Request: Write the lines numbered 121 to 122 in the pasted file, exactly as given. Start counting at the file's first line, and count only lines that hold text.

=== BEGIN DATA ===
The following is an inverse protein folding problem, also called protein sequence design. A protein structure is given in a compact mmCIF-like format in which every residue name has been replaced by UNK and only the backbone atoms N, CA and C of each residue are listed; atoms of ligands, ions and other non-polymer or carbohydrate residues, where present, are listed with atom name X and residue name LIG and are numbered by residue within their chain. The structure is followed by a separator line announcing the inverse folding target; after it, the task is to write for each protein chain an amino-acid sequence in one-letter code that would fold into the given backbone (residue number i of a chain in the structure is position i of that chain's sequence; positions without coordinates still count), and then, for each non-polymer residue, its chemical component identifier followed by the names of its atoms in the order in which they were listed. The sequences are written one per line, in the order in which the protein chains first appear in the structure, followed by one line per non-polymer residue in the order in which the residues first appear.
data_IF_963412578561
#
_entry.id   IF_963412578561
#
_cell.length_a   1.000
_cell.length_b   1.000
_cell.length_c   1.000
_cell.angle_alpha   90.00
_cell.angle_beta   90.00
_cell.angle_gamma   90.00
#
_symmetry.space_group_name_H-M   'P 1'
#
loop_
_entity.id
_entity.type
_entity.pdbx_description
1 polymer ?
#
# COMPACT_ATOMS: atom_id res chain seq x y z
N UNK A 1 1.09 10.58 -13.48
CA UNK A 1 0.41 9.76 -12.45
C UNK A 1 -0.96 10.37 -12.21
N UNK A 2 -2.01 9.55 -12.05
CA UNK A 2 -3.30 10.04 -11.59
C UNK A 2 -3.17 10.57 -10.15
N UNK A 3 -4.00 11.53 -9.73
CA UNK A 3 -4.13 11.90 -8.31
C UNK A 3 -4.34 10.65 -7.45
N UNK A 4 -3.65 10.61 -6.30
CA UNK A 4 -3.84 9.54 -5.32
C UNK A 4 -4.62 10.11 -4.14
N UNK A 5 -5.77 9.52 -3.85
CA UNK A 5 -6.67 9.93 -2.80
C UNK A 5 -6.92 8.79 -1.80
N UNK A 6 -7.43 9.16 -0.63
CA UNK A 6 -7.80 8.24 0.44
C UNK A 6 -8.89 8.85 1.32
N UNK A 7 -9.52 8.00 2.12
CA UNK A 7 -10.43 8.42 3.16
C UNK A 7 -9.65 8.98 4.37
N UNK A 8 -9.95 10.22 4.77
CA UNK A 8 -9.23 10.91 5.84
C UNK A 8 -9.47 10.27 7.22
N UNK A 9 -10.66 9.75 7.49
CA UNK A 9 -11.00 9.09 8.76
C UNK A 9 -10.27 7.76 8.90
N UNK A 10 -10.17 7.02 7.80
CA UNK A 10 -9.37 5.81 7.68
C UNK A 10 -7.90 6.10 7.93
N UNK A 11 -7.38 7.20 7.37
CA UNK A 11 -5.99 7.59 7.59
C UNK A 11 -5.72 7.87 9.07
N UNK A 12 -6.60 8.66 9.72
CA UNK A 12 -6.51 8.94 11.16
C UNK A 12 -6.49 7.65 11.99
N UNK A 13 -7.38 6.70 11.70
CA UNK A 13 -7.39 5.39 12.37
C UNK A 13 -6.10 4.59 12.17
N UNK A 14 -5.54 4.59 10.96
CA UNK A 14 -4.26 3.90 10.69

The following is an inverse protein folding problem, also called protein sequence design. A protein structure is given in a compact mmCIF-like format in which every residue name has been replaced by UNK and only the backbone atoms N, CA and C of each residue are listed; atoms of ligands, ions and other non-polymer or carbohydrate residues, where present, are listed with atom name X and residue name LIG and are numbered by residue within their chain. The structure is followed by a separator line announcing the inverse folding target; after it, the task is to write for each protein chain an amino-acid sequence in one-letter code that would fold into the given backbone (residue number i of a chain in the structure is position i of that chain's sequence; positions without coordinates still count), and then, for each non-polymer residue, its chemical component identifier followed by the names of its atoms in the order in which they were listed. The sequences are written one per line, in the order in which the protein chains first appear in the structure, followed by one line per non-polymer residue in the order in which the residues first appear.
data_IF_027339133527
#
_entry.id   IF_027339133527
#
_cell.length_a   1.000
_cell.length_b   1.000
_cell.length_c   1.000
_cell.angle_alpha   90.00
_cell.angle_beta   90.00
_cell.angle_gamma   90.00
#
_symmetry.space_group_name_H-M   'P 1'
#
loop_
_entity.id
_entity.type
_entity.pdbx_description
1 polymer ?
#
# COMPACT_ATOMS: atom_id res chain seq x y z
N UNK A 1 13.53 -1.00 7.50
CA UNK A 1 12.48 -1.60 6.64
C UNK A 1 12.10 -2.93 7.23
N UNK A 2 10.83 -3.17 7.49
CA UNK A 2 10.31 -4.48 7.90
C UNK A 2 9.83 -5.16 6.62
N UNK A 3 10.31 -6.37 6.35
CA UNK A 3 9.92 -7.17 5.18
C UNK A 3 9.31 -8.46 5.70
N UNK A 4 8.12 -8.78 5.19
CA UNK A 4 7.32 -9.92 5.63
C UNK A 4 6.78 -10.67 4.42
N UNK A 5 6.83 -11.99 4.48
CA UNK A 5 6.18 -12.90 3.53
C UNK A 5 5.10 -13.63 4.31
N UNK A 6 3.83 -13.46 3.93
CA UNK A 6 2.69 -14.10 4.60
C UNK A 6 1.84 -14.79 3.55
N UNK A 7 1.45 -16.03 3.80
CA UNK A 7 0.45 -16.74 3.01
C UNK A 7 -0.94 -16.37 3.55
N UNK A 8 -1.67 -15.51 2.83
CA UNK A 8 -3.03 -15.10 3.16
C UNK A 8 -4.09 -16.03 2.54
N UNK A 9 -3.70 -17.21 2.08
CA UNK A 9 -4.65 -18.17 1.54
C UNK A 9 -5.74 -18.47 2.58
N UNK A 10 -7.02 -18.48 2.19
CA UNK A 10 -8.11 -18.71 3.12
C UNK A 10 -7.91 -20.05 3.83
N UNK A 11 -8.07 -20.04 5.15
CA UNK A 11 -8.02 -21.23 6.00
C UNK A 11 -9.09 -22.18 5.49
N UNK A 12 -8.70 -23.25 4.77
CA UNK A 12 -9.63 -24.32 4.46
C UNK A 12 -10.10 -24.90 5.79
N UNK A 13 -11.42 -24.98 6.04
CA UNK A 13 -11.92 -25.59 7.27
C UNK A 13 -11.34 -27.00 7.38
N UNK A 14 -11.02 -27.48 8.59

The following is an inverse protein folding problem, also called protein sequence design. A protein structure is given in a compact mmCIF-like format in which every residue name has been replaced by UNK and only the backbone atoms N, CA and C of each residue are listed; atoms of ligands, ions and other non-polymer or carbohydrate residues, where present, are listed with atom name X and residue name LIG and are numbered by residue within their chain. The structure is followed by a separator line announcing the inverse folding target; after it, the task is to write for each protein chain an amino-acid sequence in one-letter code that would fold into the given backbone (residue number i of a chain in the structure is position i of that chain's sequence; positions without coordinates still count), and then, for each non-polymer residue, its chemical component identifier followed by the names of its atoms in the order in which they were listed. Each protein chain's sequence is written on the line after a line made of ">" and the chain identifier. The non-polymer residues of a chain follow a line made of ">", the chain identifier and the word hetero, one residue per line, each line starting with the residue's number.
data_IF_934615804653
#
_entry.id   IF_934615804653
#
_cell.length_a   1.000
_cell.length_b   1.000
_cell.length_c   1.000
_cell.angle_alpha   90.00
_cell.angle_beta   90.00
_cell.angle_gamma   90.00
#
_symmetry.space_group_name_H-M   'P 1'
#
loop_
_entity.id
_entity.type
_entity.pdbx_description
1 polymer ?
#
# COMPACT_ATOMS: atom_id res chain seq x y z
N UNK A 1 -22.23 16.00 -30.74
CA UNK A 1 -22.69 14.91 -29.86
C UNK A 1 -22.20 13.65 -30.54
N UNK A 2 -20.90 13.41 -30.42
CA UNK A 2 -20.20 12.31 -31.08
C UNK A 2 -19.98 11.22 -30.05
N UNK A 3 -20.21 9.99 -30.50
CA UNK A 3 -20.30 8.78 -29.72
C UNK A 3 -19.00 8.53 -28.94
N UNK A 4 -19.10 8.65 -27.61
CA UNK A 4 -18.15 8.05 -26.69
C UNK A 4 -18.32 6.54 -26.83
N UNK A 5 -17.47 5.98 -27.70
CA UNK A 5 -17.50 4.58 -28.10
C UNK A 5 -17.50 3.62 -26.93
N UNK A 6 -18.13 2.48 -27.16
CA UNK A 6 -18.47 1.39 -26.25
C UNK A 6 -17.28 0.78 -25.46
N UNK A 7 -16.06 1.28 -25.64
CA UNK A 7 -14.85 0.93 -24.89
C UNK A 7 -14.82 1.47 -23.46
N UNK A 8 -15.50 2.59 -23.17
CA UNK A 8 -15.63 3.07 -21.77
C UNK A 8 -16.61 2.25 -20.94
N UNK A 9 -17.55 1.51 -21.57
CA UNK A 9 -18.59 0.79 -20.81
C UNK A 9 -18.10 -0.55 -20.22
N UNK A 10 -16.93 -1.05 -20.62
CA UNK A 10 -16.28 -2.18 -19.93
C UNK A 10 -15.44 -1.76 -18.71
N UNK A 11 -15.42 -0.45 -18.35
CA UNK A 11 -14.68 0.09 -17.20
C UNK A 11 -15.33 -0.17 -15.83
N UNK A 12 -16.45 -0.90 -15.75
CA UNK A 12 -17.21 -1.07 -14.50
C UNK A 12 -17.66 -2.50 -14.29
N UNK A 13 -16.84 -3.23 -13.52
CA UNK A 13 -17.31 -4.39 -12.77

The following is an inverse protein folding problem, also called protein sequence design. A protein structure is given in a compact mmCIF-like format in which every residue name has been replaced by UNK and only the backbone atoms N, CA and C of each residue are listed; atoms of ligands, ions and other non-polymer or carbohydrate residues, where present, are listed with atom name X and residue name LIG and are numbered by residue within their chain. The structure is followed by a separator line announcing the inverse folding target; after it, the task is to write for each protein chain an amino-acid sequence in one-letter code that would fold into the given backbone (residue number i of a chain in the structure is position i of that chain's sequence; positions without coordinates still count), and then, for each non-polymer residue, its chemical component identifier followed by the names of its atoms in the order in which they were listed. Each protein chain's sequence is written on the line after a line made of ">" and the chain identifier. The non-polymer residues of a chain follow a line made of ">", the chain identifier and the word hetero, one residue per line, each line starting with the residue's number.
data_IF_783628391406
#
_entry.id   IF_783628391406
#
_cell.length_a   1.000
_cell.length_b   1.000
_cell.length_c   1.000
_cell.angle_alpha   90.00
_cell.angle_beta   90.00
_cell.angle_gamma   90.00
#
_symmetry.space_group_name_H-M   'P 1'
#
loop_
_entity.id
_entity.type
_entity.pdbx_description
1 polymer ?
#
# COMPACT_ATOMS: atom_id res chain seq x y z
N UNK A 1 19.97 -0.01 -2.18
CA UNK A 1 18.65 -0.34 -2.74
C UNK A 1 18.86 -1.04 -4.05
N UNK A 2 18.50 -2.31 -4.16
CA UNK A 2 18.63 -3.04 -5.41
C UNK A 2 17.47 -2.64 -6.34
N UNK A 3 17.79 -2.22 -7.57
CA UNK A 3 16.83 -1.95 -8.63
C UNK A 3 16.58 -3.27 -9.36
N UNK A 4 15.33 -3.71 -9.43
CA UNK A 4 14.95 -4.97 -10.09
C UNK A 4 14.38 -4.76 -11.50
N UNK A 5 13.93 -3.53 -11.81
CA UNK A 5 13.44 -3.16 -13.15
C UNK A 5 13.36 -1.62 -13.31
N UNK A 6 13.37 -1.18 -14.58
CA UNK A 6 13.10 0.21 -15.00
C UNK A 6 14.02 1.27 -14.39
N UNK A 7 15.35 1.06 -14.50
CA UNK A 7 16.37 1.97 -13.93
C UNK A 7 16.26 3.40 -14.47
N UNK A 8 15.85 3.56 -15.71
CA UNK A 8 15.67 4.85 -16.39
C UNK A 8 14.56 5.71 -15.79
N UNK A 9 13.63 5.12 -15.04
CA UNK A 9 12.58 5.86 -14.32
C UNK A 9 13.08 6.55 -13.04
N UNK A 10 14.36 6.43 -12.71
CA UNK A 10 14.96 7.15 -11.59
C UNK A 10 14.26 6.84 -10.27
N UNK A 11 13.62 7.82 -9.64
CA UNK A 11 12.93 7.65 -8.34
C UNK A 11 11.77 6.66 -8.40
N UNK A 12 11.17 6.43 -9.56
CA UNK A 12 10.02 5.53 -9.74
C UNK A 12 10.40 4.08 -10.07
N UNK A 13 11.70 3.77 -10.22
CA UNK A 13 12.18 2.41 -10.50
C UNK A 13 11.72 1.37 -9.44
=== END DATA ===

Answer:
CA UNK A 13 -11.92 -25.59 7.27
C UNK A 13 -11.34 -27.00 7.38